The best part of my job is attending deliveries– watching new parents’ faces as they see their new baby for the first time and are overwhelmed with emotion. Most new parents will be on an emotional rollercoaster during pregnancy, and after they finally have their new baby, the emotions are not always good. About 80% of moms will feel sad or anxious after having a new baby, and these feelings usually resolve within two weeks. But for about 1 in 7 women, the sadness, stress, and/or anxiety continues for weeks or months. Post-partum mood disorders are temporary and very treatable. Untreated, post-partum mood disorders hurt moms and their families, especially their children. According to research, children of mothers who have untreated postpartum depression are more likely to have emotional and behavioral problems, such as:
- sleeping and eating difficulties
- excessive crying
- attention-deficit/hyperactivity disorder (ADHD)
- delays in language development
The best intervention for postpartum depression or anxiety is early treatment– with support for moms and families, counseling, and sometimes medicine.
The Perinatal Behavioral Health Services (PBHS) team at Washington University School of Medicine in St. Louis, MO – with the help of the Barnes Foundation and the Missouri Child and Family Health Coalition– provides screening, evaluation and treatment for women and their partners who are experiencing pregnancy-related or postpartum stress, depression, anxiety, and mood disorders.
The PBHS team specializes in helping women manage stress and practice coping skills. We are dedicated to improving women’s physical and mental health through individual consultations, therapy, referrals and medication management. We are committed to working closely with OB/GYN and women’s health care providers to enhance physical and psychological well-being, restore functioning and improve quality of life.
Here are resources to help you get started finding the support you need for mood disorders during or after pregnancy.
Some of these are national organizations, other are local to the greater St. Louis area. Special thanks to the PBHS team for pulling together these resources and getting permission from them to publish.
Nurses for Newborns
At no cost to you, Nurses for Newborns will send a registered nurse to visit you at home to check up on both you and your baby’s health. The nurses are a wonderful source of information for new and experienced moms about infant care, feeding, and signs to look for that indicate you may need to call the doctor. If you have ongoing concerns about your baby’s health, or you need ongoing support, your nurse will continue to visit as needed. If you are struggling with postpartum depression or anxiety, please tell your nurse so she can provide additional recommendations. We suggest you call before you leave the hospital or shortly after you return home to set up the first appointment.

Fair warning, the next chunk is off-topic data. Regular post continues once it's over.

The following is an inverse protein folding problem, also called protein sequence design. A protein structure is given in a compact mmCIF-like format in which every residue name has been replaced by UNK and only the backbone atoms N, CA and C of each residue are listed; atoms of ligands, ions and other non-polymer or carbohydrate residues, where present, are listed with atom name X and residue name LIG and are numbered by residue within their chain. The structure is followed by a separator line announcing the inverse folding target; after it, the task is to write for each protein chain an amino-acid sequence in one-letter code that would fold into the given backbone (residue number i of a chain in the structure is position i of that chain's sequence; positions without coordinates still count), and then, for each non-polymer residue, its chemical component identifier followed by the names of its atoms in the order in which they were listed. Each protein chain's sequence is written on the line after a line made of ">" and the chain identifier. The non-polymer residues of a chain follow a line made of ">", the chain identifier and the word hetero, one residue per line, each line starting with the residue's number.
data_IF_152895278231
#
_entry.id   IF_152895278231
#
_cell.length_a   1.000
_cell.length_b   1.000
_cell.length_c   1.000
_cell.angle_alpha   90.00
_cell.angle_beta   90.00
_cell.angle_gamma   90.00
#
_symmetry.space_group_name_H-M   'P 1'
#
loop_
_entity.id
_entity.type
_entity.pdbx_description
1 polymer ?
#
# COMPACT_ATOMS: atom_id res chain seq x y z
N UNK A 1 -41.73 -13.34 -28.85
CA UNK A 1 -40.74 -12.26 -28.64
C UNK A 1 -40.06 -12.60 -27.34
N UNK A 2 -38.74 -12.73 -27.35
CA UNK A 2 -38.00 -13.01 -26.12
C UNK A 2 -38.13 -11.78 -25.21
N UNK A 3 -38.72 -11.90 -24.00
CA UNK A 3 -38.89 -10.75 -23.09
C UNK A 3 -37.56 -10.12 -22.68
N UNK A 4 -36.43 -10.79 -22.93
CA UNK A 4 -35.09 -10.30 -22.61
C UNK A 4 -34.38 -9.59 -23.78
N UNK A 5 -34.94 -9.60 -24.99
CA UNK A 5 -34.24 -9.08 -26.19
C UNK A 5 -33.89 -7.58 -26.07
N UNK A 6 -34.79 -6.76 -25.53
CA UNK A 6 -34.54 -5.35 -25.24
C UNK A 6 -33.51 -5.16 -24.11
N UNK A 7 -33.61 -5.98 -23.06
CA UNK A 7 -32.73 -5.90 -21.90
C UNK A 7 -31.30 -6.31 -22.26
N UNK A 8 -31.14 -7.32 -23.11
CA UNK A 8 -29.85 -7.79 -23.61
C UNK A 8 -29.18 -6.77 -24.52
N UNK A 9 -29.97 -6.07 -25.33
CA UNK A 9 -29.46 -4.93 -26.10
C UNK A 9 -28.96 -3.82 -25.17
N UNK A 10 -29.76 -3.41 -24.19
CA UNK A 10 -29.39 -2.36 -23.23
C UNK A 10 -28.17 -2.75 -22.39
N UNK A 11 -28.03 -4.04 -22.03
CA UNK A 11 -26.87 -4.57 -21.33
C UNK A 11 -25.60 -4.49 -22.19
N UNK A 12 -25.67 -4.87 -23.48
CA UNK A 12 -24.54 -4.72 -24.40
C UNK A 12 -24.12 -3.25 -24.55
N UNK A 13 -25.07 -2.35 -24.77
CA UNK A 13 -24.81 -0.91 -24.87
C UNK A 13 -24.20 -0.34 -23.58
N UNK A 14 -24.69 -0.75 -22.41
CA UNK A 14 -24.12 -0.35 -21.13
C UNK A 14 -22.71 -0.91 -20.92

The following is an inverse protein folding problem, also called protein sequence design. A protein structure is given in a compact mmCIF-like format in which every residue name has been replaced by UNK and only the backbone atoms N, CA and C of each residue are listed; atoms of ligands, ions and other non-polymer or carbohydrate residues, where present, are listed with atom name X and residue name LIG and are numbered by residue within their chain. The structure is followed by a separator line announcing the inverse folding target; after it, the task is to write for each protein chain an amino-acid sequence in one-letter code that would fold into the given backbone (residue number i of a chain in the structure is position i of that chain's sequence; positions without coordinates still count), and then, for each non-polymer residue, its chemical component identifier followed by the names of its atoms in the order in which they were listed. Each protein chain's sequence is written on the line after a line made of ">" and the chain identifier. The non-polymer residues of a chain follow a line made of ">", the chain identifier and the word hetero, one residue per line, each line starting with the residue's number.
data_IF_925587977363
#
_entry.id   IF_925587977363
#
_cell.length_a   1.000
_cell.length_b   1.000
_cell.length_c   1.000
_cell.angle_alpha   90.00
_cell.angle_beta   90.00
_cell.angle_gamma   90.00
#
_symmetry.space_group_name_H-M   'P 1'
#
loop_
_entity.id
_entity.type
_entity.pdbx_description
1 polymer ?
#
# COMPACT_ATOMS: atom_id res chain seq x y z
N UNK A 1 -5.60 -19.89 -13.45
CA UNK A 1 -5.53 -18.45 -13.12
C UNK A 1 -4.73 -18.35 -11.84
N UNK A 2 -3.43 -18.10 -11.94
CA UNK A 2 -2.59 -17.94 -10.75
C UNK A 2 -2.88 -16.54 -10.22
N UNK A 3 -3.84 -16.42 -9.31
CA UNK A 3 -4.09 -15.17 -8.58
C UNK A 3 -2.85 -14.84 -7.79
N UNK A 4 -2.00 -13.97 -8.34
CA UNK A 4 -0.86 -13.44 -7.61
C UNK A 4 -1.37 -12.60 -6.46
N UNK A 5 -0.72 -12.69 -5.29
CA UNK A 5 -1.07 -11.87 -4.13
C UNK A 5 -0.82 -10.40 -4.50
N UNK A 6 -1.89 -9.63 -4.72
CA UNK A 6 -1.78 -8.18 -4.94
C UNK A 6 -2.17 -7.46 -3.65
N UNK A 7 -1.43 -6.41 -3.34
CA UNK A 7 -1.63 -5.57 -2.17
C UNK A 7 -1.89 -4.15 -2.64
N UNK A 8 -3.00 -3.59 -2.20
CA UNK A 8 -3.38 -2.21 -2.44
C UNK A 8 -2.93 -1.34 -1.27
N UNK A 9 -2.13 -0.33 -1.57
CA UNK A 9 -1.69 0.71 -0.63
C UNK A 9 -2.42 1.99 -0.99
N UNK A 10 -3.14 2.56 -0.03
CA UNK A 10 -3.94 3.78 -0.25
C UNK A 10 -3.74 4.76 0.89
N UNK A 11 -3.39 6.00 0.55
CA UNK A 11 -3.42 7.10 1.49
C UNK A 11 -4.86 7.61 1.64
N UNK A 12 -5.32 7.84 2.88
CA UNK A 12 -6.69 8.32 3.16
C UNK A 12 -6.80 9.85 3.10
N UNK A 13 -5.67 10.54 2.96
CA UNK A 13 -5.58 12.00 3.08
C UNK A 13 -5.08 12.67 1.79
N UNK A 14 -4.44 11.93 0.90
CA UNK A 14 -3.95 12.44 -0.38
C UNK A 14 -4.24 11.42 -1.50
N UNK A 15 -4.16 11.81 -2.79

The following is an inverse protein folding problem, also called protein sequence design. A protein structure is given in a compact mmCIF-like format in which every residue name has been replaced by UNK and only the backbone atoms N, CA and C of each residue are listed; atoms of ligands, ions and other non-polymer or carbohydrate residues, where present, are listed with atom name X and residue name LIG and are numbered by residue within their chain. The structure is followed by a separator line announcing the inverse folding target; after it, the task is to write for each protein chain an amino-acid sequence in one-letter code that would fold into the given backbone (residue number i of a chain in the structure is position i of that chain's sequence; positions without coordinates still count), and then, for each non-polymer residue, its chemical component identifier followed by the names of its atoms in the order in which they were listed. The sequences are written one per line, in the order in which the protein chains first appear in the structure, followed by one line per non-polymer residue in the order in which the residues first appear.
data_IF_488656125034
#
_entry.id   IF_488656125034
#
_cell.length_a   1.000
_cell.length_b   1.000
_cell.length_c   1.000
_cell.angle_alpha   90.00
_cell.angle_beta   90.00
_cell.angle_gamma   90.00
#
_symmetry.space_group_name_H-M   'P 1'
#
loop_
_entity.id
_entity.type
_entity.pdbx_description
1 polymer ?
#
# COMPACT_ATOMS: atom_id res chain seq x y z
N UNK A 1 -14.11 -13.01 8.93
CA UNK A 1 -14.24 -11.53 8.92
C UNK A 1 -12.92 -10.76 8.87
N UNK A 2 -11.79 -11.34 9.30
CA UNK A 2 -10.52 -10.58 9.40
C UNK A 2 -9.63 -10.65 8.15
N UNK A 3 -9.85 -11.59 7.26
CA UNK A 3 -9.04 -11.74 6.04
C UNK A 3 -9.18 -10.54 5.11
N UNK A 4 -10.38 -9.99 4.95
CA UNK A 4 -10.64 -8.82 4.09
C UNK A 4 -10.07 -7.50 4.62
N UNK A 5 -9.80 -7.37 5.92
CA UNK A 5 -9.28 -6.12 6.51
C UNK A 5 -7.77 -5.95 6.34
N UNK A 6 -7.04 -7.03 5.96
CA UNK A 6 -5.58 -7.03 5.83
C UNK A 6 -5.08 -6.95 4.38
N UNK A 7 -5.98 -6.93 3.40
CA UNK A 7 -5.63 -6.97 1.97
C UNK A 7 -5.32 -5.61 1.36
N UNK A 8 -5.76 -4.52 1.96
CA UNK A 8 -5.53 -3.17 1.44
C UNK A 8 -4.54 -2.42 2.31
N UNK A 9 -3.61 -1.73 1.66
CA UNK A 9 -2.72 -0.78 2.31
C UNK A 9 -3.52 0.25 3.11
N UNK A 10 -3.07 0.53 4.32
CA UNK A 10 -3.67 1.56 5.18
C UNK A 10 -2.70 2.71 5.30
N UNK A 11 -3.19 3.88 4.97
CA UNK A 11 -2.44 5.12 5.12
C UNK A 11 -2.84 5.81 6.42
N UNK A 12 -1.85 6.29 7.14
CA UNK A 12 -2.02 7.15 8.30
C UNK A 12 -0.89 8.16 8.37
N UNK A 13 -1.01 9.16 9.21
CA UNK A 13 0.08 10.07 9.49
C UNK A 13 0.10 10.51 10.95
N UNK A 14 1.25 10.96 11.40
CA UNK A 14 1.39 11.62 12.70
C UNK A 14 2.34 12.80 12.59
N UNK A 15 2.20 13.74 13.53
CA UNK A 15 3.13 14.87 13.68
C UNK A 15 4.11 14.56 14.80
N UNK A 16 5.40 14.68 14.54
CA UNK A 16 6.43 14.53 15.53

Behavioral Health Response
The Behavioral Health Response is a locally based 24-hour helpline. If you are feeling depressed, are experiencing an emotional crisis, difficult moods, or need someone to talk to, call the 24-hour helpline at 314-469-6644. A counselor will be available at any time of the day or night to talk, provide intervention, and, if necessary, help with establishing a care plan. If you are in an immediate emergency, please call 911.
- St. Louis City: 314-768-3201 or 314-338-2200
- St. Louis County: 314-953-8030
- St. Charles: 636-947-0600
- Wentzville: 636-887-3070
If you are feeling overwhelmed, depressed, anxious, are concerned about your and your child’s safety, or find yourself struggling with difficult emotions to the point that you feel you temporarily cannot care for your child, call Crisis Nursery 24 hours a day. A trained professional will provide help, resources, and emotional support. If necessary, Crisis Nursery will provide safe, emergency care for children ages birth through 12 years old.
Are you feeling depressed, anxious, or overwhelmed now that your baby is here? Postpartum Support International provides extensive information for moms and families seeking guidance and community following pregnancy. Postpartum Support International is a great place to call if you would like to talk to a volunteer who is a mom and had her own emotional struggles after birth and now wants to help other moms experiencing similar issues. The website is also a wonderful place to numbers for call-in support groups, and even information about groups for dads.
Parents As Teachers
Parents as Teachers works through the MO and IL school districts, a representative at this line can give you the information for your district.
We encourage every parent to give Parents as Teachers a try. At no cost to you a trained specialist will visit you and your child at your home once a month. You and your educator will interact with your baby together. The educator can offer tips and interactive games you can play with your baby to make the most of your little one’s development. While the service can be stopped at any time, you and your child may stay in the program until they are 5 years old.
Safe Connections provides free, professional counseling as well as support groups for those who are currently experiencing, or in the past have experienced, domestic violence or an abusive relationship. Abuse can be physical, verbal, or emotional. For quick help and support during a crisis, or for more information, call the 24-hour hotline at 314-531-2003 and a trained professional will always be available. If you believe you are in immediate danger, call 911.
The AWARE program at Barnes-Jewish Hospital seeks to reach out to those experiencing partner abuse or partner violence. You will have one on one contact with an AWARE counselor who will support you and work alongside you to create a plan to change the situation.